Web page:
A big problem for Little Harbour

In picturesque Little Harbour, Nova Scotia, the livelihoods and pastimes of residents are inextricably linked to the water. More than 650 permanent and seasonal homes, along with six commercial shellfish harvesting areas, lie along Little Harbour’s 31.5 kilometres of shoreline.

But the beauty and prosperity of the area is being undermined by water contamination levels in the harbor, which have been on the rise for some years. The main contaminant is fecal coliform—the bacteria found in feces, and one that can accumulate in shellfish tissue. The presence of fecal coliform and the disease-causing pathogens it can contain has had an impact on both recreational and aquaculture sites around Little Harbour — two of Little Harbour’s six shellfish-growing areas are under restrictions that require costly additional steps to ensure the product is safe for consumption.

It’s believed two factors are to blame for the degradation of Little Harbour’s water — more houses that rely on residential septic fields are being built in the area, and precipitation patterns that are changing. The combination has increased the number of land-based contaminants being flushed into the water.

In August of 2016, Nova Scotia Community College’s Applied Geomatics Research Group partnered with AquaDelights Seafood Inc. and the Aquaculture Association of Nova Scotia to investigate the sources and circulation patterns of the bacterial contamination.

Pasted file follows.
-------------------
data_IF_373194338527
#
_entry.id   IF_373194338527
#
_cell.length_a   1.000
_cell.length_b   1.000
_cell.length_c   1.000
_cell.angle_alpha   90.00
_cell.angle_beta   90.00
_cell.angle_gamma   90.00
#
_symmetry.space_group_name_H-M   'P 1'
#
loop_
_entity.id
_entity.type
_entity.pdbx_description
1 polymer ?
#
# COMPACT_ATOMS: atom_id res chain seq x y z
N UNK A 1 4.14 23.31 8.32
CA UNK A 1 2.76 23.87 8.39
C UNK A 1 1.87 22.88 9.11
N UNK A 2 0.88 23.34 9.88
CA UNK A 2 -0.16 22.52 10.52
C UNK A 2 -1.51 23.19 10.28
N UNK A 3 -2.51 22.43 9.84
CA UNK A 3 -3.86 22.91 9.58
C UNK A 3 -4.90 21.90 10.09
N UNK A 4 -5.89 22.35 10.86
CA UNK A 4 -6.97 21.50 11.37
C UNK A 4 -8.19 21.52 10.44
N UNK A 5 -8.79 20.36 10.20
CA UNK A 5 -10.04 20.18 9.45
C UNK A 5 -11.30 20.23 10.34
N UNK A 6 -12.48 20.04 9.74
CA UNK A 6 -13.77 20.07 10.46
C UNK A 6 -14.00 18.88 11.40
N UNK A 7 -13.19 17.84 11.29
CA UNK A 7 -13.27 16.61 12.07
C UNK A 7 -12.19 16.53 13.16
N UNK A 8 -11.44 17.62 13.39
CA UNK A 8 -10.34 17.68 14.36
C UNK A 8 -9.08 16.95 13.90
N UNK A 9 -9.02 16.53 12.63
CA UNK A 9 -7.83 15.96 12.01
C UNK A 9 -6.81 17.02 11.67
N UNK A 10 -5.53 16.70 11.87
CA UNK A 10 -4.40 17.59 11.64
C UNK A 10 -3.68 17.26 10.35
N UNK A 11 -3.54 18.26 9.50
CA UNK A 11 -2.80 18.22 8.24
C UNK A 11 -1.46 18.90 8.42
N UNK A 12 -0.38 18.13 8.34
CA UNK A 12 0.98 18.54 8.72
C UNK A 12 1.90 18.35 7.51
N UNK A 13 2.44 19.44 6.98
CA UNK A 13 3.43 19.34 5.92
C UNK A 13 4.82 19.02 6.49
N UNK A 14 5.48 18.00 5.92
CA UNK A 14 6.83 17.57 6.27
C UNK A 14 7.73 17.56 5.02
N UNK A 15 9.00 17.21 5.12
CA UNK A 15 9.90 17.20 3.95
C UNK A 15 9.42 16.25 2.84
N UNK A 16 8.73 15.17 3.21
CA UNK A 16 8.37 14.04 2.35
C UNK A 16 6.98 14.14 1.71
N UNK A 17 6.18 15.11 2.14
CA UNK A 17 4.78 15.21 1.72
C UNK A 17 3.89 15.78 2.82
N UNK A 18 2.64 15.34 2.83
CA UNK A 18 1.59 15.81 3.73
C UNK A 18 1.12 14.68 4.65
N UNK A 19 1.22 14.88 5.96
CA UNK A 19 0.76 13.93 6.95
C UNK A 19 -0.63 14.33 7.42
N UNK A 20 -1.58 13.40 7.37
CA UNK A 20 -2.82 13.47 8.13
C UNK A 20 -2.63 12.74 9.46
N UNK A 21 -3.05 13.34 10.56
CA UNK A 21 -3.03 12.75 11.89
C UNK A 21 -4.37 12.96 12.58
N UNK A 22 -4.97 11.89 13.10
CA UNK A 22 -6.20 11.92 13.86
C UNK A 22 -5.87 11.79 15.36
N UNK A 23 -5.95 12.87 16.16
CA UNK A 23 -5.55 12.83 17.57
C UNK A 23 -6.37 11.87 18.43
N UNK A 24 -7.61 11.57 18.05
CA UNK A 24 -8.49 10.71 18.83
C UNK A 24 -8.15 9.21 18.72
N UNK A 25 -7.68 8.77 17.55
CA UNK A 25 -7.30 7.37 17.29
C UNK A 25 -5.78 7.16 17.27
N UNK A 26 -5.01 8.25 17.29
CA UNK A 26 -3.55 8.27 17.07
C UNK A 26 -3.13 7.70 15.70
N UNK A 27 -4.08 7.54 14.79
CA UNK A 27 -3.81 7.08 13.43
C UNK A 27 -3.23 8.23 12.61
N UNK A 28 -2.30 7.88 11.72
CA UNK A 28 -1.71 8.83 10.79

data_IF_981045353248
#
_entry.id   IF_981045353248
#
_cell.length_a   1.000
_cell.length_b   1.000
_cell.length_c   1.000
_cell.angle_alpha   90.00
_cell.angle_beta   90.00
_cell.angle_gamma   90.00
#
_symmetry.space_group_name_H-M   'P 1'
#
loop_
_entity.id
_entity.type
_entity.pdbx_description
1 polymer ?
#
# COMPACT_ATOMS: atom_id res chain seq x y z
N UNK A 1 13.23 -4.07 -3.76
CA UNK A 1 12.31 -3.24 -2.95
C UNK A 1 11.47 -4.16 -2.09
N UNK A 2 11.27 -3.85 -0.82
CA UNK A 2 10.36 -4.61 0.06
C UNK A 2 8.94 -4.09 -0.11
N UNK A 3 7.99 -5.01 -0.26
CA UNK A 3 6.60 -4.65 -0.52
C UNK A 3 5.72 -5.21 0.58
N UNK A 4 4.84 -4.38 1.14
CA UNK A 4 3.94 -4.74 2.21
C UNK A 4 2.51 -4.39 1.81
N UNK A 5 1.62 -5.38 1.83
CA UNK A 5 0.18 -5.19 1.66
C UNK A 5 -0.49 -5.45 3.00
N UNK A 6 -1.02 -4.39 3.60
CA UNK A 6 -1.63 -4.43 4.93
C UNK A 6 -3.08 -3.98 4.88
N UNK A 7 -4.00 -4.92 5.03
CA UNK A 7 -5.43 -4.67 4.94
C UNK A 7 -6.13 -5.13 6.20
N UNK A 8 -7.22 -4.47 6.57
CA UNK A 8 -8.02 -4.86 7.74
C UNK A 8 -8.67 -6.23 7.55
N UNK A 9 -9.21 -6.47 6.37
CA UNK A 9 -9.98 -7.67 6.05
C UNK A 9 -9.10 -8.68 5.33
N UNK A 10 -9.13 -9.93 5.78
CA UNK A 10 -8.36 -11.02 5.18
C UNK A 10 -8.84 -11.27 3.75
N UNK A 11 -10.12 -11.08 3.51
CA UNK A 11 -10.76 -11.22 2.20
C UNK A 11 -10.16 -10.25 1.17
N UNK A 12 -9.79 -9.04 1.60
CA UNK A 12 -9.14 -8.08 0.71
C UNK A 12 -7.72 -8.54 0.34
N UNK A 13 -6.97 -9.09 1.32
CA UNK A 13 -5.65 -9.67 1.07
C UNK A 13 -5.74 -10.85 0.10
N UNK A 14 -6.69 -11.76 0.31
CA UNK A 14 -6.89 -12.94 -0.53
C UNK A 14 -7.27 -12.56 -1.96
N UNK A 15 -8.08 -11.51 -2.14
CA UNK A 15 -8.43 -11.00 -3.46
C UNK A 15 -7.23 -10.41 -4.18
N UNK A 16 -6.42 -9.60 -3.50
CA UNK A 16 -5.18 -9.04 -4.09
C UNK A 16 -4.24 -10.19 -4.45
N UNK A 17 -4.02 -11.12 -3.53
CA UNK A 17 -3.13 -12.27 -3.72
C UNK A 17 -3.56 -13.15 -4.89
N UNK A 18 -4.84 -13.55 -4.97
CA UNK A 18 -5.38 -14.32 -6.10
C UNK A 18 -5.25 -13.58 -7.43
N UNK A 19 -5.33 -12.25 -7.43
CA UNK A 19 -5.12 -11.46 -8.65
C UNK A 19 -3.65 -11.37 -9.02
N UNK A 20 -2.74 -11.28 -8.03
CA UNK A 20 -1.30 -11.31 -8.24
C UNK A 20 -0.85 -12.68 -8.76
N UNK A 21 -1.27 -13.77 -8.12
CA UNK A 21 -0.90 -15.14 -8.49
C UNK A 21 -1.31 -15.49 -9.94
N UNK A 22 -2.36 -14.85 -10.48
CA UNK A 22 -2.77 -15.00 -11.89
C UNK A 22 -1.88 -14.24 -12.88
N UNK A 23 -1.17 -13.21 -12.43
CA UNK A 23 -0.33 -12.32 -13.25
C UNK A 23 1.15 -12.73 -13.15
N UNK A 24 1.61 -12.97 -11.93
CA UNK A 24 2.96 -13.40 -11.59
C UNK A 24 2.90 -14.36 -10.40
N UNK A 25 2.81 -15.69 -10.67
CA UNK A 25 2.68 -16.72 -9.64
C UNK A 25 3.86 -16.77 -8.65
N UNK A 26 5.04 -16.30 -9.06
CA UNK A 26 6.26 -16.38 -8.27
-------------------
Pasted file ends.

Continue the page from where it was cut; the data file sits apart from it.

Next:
They began by modelling water circulation patterns; results showed that many bacteria particles released into Little Harbour were transported only a few meters from their points of origin. They also discovered the changing tide left low concentrations of contaminates settling along the shorelines and increasing the mean fecal coliform count.

The work included a spatial and statistical analysis of 25 years of water quality data and gathered integrated underwater mapping data and aerial photographs of Little Harbour.

Once the work was completed, the information was shared with the community to influence future actions and encourage remediation of sources of contamination. Most Little Harbour residents were aware of the environmental impact of septic runoff in general, but many believed the tide cycle carried contaminants out to sea, and only learned that was not true from this project. As a result, this research stimulated interest in remediating sources of contamination, and increased local understanding that deteriorating water quality is a hindrance to both environmental and economic health.

Since the conclusion of NSCC’s research in November 2016, the community of Little Harbour has formed the Community Watershed Management Group to spearhead necessary changes and improve water quality in the area.

“The Little Harbour water monitoring project is an important first step in understanding and communicating the need to work with coastal communities to provide the research that will pave the way forward for a brighter future,” said Tom Smith, executive director of the Aquaculture Association of Nova Scotia.

Funded by: College and Community Innovation Program, Engage Grant, NSERC

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